Monday, August 31, 2015

Pin It


Cinema '65: A POW Camp and a Suicide Hotline

The nominees for Black-and-White Art Direction-Set Decoration (hyphen city over here) consist of a war film, a social drama, a Cold War thriller, a shipboard ensemble, and The Slender Thread.

In King Rat, a POW camp in Southeast Asia, more or less permitted to run itself with little interference from the Japanese camp commandants, becomes the setting for a dark comedy survival -- not just physical, but psychological. George Segal is the king of the title, a soldier who has never been more powerful and influential than he is as a hustler and black marketeer in the camp.

A Patch of Blue follows a blind white girl who lives with her perpetually drunk grandfather and abusive, shrill, racist mother. She escapes, when she can, to the park -- where she meets and falls for a black man, a writer, who treats her with kindness -- played by Sidney Poitier. It's the annual Film with a Social Conscience, but it's by no mean the only one -- look, too, to fellow nominee Ship of Fools, about passengers on a boat heading for Germany from Vera Cruz, which explores class, race, prejudice in general, Anti-Semitism in particular, sex...the whole human experience.

Poitier also stars in The Slender Thread, playing a student (!) working at a suicide prevention center in Seattle; Anne Bancroft plays a caller who has just taken an overdose of barbiturates. If memory serves, the film plays out in real time, and is quite thrilling to experience -- and it's always a pleasant surprise to see contemporary-set films nominated in craft categories. Apparently, it takes a Poitier to bring attention to such films.

Rounding out the list is The Spy Who Came in from the Cold, one of those sophisticated, slow, highly-watchable John le Carre Cold War thrillers in which spy Richard Burton goes over the Berlin Wall to...but no. Best to just watch the whole thing unfold yourself.

The nominees, after the jump....


Robert Emmett Smith, art director
Frank Tuttle, set decorator
A tough one to beat. An entire POW camp is created, complete with officers' huts, a walled structure housing enlisted, and the barbed wired bamboo gates housing the Japanese overseers. And then there are the different locales, like the pen for the hens, the supply room where the food is kept and weighed (cool and clay), the hill of doors to shit in. The basic needs to keep men alive and sane...or as much as possible.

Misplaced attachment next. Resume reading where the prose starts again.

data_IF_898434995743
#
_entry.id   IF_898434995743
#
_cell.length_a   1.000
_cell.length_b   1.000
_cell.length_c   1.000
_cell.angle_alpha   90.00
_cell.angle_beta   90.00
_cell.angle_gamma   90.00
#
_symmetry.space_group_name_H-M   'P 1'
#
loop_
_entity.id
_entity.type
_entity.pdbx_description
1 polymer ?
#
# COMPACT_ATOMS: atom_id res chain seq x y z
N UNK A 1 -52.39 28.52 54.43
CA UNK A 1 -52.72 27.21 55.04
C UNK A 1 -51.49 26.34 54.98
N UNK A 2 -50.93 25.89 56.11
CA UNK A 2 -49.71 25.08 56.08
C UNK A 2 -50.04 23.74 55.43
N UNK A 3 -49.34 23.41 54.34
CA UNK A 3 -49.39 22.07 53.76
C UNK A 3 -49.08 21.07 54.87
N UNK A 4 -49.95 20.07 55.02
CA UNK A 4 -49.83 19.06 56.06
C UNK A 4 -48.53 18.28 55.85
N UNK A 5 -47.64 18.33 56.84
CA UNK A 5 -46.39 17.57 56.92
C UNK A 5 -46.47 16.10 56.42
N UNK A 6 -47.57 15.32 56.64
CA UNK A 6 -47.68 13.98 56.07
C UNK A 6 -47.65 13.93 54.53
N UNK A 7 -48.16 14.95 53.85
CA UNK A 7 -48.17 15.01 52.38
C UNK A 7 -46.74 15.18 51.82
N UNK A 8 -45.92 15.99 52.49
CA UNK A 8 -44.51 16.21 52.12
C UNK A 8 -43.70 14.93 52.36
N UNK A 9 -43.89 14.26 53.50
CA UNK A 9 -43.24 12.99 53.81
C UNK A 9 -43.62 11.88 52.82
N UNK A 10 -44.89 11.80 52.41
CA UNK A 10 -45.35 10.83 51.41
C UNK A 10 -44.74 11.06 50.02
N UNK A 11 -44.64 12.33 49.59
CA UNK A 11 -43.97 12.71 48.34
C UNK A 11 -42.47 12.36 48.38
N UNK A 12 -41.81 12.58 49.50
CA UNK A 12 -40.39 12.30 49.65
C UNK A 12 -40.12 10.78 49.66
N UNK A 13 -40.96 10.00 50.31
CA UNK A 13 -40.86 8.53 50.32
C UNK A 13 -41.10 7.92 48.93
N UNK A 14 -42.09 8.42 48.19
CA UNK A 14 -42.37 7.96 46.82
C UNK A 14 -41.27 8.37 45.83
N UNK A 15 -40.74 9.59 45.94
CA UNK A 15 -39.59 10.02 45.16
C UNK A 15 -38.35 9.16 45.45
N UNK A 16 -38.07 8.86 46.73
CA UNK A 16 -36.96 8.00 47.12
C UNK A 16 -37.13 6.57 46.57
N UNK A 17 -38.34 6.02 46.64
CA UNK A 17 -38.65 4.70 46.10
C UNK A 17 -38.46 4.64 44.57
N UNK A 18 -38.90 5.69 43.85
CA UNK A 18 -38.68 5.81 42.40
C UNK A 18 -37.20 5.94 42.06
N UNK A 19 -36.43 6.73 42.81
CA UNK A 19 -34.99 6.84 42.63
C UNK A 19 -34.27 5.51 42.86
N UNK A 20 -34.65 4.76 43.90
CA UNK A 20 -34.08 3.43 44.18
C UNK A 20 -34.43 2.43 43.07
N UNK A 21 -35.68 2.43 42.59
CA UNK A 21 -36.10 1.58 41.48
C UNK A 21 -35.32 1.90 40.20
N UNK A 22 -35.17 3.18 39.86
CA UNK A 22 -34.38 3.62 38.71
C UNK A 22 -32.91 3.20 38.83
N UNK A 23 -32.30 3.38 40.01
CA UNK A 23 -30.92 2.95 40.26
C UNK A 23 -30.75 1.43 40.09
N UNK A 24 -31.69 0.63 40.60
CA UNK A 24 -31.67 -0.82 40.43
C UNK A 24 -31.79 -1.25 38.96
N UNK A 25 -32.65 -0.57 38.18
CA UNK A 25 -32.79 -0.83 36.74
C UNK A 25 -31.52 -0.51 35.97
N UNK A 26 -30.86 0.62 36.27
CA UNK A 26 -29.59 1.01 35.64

George W. Davis/Urie McCleary, art directors
Henry Grace/Charles S. Thompson, set decorators
Gordon's apartment, shared with his brother: smooth, spotless, an abundance of comfortable places to lounge about -- but it is careful, impersonal. Selina's apartment, shared with her mother and grandfather: a single, cramped room, every stick of furniture peeling and cracked, dirty even when clean -- but you can't deny it says a lot about its inhabitants.


Robert Clatworthy, production designer
Joseph Kish, set decorator
A fine rendering of a not-so-luxury liner. There's a large dining area and ballroom, but the rooms are shared, economical.


Hal Pereira/Jack Poplin, art directors
Robert R. Benton/Joseph Kish, set decorators
An interesting nominee, as these aren't necessarily the most notable of sets. Still, I assume the fact that every scene feels like it was shot on genuine locations -- from the call center to the phone company to the police department -- when they're probably sound stages, is reason enough for applause. They're so specific.


Hal Pereira/Tambi Larsen, production designers
Ted Marshall, art director
Josie MacAvin, set decorator
Nice touches, from the pro-workers propaganda in Claire Bloom's apartment (more than just the "Ban the Bomb" poster, you know) to the deer skulls decorating every wall in East Germany, becoming more and more apparent the higher up in the ranks we go. Let us look, too, to the construction of Checkpoint Charlie and the Berlin Wall -- a sinister banality.


Oscar chose Ship of Fools, but my vote clearly belongs to


This week, we're also covering:
Casanova '70 (Original Screenplay)
Cat Ballou (Adapted Score, Actor)
Darling (Original Screenplay)
Inside Daisy Clover (Supporting Actress)
Othello (Actor, Supporting Actress)
A Patch of Blue (Supporting Actress)
The Pawnbroker (Actor)
The Pleasure Seekers (Adapted Score)
Ship of Fools (Actor)
The Sound of Music (Adapted Score, Supporting Actress)
The Spy Who Came in from the Cold (Actor)
Those Magnificent Men in Their Flying Machines (Original Screenplay)
A Thousand Clowns (Adapted Score)
The Train (Original Screenplay)
The Umbrellas of Cherbourg (Original Screenplay, Adapted Score)

You May Also Enjoy:

Like us on Facebook

No comments: